Here's a series called Around the Farm Table, with videos about sustainable farming that a former Princetonian, Joe Maurer, is filming in Wisconsin. They've had four shows on PBS thus far. I contribute clarinet improvs for Joe's original music. It's a show populated by upbeat people and very healthy plants and animals.
A segment called Picnic in the Pasture pays a visit to a farm that does "forest gardening", (four and a half minutes into the video) also known as permaculture, which breaks down the distinctions between forest, orchard and field. Food, fuel and medicines all grow in the same area. For fruits, there are red currants, elderberries, quince, saskatoon, honeyberries and kiwi. There's talk of guilds, defined as a "perennial polyculture of multipurpose plants" that grow well together.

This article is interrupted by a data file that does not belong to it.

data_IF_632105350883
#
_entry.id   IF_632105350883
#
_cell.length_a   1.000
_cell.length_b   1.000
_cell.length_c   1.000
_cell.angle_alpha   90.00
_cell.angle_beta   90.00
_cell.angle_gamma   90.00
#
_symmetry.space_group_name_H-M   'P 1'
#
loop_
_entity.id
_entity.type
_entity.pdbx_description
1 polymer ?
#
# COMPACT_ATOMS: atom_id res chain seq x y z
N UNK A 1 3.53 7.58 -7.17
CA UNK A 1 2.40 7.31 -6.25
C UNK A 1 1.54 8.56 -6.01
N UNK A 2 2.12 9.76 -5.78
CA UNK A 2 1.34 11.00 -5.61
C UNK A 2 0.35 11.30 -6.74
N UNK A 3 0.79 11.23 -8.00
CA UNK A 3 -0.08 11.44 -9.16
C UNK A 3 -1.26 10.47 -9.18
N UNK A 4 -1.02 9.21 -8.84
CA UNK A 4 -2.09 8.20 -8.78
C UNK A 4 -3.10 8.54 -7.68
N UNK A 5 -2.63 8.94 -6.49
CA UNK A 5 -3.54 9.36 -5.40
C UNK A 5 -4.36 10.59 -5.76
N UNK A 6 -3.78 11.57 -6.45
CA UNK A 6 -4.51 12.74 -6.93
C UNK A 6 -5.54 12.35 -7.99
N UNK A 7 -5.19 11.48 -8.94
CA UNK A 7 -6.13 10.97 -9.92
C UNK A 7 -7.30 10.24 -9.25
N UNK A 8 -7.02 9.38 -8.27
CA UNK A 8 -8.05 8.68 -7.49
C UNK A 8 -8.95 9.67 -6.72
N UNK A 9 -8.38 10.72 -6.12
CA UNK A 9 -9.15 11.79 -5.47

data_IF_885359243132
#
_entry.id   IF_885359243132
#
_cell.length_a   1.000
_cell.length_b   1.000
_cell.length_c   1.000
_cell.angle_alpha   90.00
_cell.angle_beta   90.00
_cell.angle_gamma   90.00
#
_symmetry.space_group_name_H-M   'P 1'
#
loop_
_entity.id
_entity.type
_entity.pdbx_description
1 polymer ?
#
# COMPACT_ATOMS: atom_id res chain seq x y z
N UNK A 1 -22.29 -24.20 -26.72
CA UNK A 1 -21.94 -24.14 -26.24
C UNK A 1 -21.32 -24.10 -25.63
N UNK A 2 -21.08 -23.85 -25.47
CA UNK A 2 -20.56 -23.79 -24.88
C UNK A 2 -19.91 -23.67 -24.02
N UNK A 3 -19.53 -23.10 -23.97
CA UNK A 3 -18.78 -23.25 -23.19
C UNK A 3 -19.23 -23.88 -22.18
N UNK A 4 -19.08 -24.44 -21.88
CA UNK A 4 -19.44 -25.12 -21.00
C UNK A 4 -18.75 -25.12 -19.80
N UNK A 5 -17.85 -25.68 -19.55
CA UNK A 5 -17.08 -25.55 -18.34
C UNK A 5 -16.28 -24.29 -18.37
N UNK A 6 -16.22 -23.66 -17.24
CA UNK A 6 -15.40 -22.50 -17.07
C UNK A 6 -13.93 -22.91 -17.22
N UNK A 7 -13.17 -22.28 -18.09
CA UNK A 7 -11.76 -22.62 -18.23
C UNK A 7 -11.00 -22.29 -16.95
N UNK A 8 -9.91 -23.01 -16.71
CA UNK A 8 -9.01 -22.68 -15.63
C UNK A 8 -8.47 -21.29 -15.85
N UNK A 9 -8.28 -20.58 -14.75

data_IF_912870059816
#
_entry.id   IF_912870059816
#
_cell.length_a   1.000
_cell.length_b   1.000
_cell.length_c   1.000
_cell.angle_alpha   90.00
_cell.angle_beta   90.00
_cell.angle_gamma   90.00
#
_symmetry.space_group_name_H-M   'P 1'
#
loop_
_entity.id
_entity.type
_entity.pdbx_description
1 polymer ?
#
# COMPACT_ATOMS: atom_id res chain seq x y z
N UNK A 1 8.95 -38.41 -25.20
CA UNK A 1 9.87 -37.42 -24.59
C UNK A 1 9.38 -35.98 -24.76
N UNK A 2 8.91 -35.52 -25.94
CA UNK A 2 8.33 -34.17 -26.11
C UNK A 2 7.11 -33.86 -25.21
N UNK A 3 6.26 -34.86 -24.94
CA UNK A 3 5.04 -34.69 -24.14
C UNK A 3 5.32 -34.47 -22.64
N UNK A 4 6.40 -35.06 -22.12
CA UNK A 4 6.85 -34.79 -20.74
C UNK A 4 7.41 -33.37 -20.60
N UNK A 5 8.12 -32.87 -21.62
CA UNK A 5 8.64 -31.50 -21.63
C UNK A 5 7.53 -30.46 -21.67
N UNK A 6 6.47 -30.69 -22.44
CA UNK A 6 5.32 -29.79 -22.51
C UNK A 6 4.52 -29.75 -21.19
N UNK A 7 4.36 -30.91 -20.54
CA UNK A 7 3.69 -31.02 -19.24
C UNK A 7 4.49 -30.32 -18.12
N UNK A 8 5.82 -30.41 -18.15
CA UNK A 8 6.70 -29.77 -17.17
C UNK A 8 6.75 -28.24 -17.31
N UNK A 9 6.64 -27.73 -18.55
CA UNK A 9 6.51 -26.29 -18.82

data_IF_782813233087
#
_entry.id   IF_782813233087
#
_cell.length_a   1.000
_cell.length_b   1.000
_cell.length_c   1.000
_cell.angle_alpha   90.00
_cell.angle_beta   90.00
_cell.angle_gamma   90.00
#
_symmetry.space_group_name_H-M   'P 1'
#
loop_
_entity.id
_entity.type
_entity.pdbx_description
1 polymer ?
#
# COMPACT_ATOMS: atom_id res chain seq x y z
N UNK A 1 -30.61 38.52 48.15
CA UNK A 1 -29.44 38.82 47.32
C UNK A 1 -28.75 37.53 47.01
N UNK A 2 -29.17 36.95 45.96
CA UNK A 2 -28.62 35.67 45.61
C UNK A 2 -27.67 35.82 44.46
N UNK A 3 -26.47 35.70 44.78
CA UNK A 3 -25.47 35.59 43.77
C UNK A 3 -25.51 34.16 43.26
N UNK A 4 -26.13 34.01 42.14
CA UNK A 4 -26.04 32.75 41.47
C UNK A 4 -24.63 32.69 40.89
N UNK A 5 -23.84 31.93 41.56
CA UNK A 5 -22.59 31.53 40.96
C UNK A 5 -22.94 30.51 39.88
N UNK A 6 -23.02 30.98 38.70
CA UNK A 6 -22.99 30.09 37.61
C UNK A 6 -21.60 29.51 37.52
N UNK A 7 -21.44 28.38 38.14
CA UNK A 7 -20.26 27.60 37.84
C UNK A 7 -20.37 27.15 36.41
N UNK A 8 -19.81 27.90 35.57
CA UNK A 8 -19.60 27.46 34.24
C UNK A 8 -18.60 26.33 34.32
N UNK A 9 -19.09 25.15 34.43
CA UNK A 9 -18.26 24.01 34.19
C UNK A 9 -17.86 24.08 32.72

In my twenties, into organic gardening and companion planting, with little interest in native plants, I had this dream of an acre of fruit trees and vegetables so auspiciously planted that each plant would prosper in just the right niche. Squash would spread in the light shade of asparagus or small trees. Beans would climb on corn or sunflowers. Weeds wouldn't have a chance in all the lush growth. The soil would be rich with organic matter, the work minimal. I would bask in the shade with a refreshing beverage, periodically venturing in to harvest what I needed. This show has that feel, though it's clear there's a lot of hard work behind the joy and bounty.